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SOUNDS AT SEA.

The weary sea is tranquil, and the breeze
Hath sunk to sleep on its slow-heaving breast.
All sounds have passed away, save such as please
The ear of Night, who loves that music best
The din of day would drown.—The wanderer's song,
To whose sweet notes the mingled charms belong
Of sadness linked to joy,--the breakers small
(Like pebbled rills) that round the vessel's bow
A dream-like murmur make,—the splash and fall
Of waters crisp, as rolling calm and slow,
She laves alternately her shining sides,-
The flap of sails that like white garments vast
So idly hang on each gigantic mast,-
The regular tread of him whose skill presides
O’er the night-watch, and whose brief fitful word
The ready helmsman echoes: these low sounds
Are all that break the stillness that surrounds
Our lonely dwelling on the dusky main.
But yet the visionary soul is stirred,
While fancy hears full many a far-off strain
Float o'er the conscious sea !—The scene and hour
Control the spirit with mysterious power ;
And wild unutterable thoughts arise,
That make us yearn to pierce the starry skies !

STANZAS TO MY CHILD.

I.

I GAZE on thy sweet face,

My lightly laughing boy ! And charms no painter's hand could trace

Behold in pride and joy, While pleasure almost turns to pain, (For human hearts may scarce sustain

Such bliss without alloy.) Till tears too sweet for those who grieve Gush forth to chasten and relieve !

II.

And e'en when sorrow's hour

Brings gloom upon my soul, And shades o'er Life's dull landscape lour

Like clouds that slowly roll Round solemn Twilight's dusky car, Thine image kindles as a star,

To cheer me and console, And dreary thoughts and mournful dreams Soon pass like mist ’neath morning beams.

III.

For in that bright blue eye

Still glow the rays of bliss, Like lustre from an azure sky,

Or realms more fair than this. Though vexed with worldly cares I roam, They shall not darken this dear home,

Nor check the rapturous kiss
That greets thy fresh and rosy charms
When clasped within mine eager arms!

IV.

This heart indeed were cold

To feeling's gentle sway, If while thy fairy form I fold,

And those small fingers play Around my neck, thy face the while Upraised to catch the wonted smile, Mine

eye

could turn away, Or that calm sullen language wear That tells of sadness or despair.

V.

I have not darkly roved

O'er Nature's fair domain,
Nor gazed on sun-lit scenes unmoved

In hours of mental pain,
And far less could my soul disown
The light round sinless children thrown

That ne'er can shine again When years bring guilt, and life no more Is bright and joyous as before.

VI.

I see my own first hours,

While lingering over thine ; I see thee pluck the fresh spring-flowers,

An artless wreath to twine; The same bright hues their beauty yields As those I sought in dewy fields,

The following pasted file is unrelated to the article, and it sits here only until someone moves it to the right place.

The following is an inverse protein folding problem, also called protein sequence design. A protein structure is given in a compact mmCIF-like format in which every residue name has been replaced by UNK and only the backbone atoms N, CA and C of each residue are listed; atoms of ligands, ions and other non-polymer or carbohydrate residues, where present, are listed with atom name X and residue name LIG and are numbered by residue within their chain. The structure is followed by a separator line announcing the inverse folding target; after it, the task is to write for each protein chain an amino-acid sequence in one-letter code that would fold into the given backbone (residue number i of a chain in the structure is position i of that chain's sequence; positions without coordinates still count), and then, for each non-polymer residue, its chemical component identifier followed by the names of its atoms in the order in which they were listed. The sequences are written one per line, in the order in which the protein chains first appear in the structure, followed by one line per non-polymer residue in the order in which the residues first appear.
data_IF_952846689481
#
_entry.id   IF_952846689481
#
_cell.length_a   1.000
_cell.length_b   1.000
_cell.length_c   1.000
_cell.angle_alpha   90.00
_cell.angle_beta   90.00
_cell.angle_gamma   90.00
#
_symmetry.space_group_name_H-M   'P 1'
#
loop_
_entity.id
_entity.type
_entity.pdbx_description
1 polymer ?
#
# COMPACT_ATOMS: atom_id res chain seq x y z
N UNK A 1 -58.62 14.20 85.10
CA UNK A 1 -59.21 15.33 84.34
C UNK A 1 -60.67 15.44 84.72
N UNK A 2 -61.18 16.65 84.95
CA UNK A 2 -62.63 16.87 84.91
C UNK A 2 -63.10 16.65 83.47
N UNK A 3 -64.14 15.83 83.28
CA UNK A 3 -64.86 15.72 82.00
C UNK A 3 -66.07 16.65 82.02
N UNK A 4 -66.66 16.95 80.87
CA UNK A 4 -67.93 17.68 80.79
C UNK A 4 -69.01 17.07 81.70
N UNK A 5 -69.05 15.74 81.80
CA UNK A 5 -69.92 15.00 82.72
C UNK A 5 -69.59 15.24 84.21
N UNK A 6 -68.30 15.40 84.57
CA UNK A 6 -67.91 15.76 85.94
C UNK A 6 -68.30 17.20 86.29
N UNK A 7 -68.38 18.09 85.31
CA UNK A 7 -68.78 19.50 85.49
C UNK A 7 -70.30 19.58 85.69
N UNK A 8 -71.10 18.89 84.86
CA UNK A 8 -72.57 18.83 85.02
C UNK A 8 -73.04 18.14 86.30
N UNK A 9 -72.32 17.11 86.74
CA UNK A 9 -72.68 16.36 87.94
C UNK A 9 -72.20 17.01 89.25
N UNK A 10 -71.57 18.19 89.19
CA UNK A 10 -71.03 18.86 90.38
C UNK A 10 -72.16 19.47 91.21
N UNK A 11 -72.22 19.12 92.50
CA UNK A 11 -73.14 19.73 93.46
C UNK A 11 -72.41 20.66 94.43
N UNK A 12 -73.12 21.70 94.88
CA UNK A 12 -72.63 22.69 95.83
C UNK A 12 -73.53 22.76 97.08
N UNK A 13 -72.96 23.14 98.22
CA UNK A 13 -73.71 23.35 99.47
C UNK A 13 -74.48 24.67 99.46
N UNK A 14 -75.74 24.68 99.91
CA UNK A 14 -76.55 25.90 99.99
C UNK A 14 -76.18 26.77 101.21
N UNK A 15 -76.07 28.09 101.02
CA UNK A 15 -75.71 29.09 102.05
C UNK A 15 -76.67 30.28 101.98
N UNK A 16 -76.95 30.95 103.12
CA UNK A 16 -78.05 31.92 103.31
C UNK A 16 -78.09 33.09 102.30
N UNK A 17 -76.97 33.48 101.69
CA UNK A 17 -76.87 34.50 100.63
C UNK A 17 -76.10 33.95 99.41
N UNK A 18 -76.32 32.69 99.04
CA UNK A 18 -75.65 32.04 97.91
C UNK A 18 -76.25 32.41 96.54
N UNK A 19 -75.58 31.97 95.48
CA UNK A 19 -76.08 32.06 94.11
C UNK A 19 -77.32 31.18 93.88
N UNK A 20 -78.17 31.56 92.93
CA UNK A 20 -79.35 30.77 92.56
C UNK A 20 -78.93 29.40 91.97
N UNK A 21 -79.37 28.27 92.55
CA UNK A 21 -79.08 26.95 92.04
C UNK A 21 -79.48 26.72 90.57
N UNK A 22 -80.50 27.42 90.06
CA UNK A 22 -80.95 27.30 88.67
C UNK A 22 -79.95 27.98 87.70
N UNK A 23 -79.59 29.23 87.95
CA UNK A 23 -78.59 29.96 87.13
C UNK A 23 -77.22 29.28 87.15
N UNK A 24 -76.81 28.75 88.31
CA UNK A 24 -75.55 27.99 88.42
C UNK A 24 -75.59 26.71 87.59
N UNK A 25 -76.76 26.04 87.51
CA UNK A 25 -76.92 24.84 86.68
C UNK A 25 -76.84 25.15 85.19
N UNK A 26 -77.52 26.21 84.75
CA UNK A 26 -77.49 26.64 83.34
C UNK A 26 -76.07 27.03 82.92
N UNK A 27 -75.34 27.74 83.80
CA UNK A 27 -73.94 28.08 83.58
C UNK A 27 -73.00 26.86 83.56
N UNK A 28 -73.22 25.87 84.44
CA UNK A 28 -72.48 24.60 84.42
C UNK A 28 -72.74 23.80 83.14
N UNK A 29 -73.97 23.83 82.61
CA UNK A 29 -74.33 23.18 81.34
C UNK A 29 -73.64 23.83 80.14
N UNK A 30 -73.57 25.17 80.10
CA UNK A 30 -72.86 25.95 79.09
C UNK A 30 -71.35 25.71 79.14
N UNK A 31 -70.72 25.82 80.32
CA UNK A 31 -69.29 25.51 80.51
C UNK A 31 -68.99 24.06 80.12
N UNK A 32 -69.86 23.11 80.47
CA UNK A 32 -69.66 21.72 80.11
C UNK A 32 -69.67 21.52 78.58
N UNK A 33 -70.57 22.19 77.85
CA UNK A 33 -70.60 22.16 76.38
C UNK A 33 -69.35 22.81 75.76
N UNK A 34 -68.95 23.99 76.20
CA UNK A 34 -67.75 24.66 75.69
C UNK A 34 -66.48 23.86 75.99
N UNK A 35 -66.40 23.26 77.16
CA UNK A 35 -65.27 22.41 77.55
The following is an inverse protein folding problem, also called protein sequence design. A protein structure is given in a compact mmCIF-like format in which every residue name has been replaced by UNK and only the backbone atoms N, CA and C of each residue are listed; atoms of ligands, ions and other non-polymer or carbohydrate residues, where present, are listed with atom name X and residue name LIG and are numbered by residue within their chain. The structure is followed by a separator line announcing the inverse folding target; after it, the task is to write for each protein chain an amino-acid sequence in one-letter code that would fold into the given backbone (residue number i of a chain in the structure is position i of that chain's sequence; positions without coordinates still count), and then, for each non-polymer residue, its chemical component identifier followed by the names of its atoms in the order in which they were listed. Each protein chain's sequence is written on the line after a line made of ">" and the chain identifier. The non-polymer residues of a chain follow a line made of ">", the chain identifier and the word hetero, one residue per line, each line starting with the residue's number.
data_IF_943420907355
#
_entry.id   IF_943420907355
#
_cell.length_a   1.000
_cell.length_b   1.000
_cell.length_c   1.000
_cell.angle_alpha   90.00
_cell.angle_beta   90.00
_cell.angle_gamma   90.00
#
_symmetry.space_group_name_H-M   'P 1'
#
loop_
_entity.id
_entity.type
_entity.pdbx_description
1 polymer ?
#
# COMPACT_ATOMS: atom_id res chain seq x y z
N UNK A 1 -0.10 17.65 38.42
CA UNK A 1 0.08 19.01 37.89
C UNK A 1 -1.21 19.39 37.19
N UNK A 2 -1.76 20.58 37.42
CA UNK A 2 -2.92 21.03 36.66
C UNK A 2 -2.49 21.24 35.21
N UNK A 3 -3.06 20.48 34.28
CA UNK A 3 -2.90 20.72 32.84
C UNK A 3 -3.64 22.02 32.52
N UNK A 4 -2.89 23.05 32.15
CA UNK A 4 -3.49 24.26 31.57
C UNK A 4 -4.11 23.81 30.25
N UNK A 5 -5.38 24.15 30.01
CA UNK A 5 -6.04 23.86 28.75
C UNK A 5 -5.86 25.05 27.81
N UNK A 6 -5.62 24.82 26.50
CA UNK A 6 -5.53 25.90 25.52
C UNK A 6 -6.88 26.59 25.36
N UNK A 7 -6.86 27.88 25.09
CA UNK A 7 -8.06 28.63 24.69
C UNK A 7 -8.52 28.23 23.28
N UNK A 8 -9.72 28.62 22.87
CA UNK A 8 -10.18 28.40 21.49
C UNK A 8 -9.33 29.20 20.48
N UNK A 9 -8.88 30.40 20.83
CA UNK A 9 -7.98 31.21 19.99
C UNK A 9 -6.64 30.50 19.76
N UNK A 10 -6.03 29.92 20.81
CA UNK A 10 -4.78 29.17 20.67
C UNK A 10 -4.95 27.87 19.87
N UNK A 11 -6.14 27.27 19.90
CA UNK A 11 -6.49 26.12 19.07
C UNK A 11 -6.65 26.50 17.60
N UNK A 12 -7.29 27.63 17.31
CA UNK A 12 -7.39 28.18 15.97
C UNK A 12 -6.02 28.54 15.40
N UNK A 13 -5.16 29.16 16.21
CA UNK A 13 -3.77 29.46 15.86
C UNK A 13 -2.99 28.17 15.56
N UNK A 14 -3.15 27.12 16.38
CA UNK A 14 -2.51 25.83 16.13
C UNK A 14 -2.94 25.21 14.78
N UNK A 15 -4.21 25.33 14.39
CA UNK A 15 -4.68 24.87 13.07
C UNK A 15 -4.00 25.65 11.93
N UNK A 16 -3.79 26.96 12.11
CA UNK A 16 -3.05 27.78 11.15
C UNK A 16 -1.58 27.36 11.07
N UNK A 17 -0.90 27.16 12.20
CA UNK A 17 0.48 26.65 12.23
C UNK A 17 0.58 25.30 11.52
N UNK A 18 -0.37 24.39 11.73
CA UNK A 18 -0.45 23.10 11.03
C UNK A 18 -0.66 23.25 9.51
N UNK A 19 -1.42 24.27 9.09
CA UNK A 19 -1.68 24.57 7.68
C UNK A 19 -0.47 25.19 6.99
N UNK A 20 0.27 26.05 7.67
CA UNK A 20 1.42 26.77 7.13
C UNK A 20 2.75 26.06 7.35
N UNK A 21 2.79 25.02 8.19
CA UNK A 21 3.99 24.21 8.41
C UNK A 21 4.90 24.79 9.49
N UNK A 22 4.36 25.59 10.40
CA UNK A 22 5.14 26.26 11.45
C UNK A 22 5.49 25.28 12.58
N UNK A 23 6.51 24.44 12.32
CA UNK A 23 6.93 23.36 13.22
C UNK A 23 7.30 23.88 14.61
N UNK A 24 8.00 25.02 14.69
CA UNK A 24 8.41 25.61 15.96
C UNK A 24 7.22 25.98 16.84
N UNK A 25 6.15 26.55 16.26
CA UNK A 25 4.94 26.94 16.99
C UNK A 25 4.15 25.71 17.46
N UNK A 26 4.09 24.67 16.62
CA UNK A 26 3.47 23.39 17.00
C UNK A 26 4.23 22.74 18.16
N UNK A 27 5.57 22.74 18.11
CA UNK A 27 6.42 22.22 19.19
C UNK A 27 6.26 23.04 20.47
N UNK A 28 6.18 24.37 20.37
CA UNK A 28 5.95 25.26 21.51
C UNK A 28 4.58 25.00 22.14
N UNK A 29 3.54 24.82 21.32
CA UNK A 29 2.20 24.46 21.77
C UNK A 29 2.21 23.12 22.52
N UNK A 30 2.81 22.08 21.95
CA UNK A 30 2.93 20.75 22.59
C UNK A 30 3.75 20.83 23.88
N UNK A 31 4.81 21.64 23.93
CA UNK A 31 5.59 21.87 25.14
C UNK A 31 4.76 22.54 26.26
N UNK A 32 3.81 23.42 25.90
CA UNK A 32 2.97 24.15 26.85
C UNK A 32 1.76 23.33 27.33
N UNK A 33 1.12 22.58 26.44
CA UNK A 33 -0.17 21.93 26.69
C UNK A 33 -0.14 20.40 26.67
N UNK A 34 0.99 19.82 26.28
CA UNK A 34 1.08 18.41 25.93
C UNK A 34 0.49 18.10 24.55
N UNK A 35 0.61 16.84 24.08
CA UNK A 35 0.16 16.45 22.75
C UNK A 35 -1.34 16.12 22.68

When kindred bliss was mine ; And while by memory thus beguiled, I almost deem myself a child.

VII.

How oft the phantom Care

Hath swiftly passed away,
As some night-bird that may not dare

The morning holy ray,
While half unconsciously mine eye
Hath drank thy charms, till suddenly

I felt the fond smile play
Around my lips, nor could refrain,
But kissed thee o'er and o'er again !

VIII.

I've watched thy little wiles,

A thousand times and more,
And yet they win my ready smiles

As freely as before ;
Thy dear, familiar, prattled words
Are sweeter than the songs of birds

On some calm sun-lit shore ;-
Each new grace brings as proud surprize
As lights a star-discoverer's eyes.

IX.

E'en “ thrice-told tales” are sweet

That cheerful children tell,
On sounds their lovely lips repeat

The ear for aye could dwell ;
Unlike all other things of earth
Their winning ways and sinless mirth

Still hold us as a spell ;
In every mood, in every hour
They bear the same enchanting power.

X.

Ah ! dearest child, if thou

A child couldst thus remain,
And I for ever gaze as now

On one without a stain
Of earthly guilt or earthly care,
With heart as pure and form as fair

As sainted spirits gain,
Methinks e'en this drear world might seem
A heaven as sweet as man could dream !

XI.

But mortal flowerets grow

'Till all their bright tints fade, And thy maturer bloom must know

The bleak world's tempest-shade ; Thine eyes a father's fall shall trace, His form shall sink before thy face,

And when thine heart hath paid Its tribute brief of natural tears, Thou'lt seek awhile what soothes and cheers.

XII.

As I now gaze on thee

E'en thou perchance shall gaze On one whose smiles of guiltless glee

The same proud bliss shall raise, 'Till he to sterner manhood grown Shall see thee to the grave go down,

And while thy frame decays Beneath the cold, damp, silent sod, Shall follow in the track thou'st trod.

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